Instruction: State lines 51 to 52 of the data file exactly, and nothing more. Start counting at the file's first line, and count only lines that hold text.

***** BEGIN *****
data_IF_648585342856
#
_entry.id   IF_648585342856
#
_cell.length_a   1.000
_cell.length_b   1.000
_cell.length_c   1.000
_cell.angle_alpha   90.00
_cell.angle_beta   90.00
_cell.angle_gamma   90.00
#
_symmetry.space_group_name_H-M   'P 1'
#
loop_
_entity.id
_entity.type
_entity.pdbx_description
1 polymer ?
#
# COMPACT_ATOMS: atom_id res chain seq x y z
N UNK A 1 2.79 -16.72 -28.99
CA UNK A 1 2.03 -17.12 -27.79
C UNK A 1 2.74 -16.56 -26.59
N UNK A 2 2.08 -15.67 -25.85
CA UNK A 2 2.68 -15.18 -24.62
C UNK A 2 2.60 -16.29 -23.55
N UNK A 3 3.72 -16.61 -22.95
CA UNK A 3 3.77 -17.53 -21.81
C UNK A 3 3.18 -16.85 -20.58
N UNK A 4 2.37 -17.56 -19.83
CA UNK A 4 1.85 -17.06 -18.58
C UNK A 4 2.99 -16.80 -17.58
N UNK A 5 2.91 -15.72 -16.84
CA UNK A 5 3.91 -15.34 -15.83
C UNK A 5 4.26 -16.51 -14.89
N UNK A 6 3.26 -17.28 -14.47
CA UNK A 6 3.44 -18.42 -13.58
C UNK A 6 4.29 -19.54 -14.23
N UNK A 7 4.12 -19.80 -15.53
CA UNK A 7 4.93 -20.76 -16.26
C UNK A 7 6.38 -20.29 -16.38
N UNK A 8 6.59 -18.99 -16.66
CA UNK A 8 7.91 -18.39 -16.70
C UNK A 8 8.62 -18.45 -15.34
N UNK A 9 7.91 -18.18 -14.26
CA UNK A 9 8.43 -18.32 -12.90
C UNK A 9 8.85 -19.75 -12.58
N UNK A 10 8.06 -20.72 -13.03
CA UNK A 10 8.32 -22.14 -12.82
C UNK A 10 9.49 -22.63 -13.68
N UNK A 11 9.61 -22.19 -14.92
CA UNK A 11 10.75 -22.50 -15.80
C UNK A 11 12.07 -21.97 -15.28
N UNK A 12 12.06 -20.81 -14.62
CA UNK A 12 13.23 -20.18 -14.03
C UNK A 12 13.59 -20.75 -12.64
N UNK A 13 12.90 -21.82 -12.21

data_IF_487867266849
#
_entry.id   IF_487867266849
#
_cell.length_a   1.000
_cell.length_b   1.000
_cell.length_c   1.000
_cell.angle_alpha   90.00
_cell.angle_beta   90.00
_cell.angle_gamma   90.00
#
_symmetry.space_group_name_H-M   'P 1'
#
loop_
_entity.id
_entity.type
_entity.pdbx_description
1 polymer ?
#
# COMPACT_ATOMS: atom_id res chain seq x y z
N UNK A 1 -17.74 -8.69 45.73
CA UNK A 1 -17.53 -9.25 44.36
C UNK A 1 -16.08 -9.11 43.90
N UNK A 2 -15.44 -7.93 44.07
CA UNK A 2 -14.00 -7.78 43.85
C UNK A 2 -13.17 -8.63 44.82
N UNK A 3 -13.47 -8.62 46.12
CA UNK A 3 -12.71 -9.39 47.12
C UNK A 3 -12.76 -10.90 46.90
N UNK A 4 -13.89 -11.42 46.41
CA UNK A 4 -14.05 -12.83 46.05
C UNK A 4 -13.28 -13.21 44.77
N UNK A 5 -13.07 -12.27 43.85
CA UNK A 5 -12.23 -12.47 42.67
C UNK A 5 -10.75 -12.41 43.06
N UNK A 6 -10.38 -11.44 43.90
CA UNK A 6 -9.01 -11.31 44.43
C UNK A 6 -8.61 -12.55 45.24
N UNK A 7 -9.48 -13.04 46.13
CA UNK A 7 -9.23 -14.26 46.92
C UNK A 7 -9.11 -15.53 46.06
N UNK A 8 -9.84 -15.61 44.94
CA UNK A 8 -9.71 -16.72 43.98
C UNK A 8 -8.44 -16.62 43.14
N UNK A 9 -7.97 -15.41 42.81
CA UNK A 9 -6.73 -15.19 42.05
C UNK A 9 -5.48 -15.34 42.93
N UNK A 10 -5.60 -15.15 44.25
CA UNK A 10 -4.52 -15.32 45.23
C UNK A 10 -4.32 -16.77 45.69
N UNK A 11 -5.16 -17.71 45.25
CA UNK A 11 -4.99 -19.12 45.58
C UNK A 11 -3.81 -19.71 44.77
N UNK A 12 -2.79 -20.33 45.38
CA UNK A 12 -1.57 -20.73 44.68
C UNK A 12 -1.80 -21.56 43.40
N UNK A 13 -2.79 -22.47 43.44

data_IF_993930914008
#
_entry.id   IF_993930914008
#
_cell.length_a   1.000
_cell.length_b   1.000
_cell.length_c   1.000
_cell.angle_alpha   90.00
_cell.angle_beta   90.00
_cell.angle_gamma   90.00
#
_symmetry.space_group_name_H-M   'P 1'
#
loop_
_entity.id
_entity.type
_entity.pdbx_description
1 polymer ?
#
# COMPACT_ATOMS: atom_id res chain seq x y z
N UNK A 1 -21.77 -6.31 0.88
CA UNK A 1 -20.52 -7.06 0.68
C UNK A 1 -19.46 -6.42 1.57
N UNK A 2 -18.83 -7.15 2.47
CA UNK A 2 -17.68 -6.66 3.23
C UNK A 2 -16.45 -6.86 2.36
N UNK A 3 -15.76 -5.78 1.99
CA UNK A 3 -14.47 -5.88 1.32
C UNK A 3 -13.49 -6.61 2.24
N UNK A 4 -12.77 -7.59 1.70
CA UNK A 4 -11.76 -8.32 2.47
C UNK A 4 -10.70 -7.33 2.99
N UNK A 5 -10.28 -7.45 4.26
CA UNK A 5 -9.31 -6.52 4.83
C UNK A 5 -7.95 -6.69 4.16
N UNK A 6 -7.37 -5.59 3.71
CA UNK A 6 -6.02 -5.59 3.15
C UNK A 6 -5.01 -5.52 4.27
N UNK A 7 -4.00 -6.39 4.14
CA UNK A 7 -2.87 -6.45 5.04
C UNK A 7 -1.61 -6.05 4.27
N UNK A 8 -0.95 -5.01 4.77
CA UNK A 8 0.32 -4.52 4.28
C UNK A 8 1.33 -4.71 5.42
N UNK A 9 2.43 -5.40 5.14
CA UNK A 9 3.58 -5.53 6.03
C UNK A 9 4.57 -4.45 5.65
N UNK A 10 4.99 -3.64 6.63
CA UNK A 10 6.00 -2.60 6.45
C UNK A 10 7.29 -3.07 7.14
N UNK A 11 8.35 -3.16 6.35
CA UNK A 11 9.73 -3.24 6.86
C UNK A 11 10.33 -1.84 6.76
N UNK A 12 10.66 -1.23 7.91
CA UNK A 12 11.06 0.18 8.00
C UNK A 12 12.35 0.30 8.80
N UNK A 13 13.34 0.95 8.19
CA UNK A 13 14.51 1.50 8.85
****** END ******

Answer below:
N UNK A 11 9.61 -22.19 -14.92
CA UNK A 11 10.75 -22.50 -15.80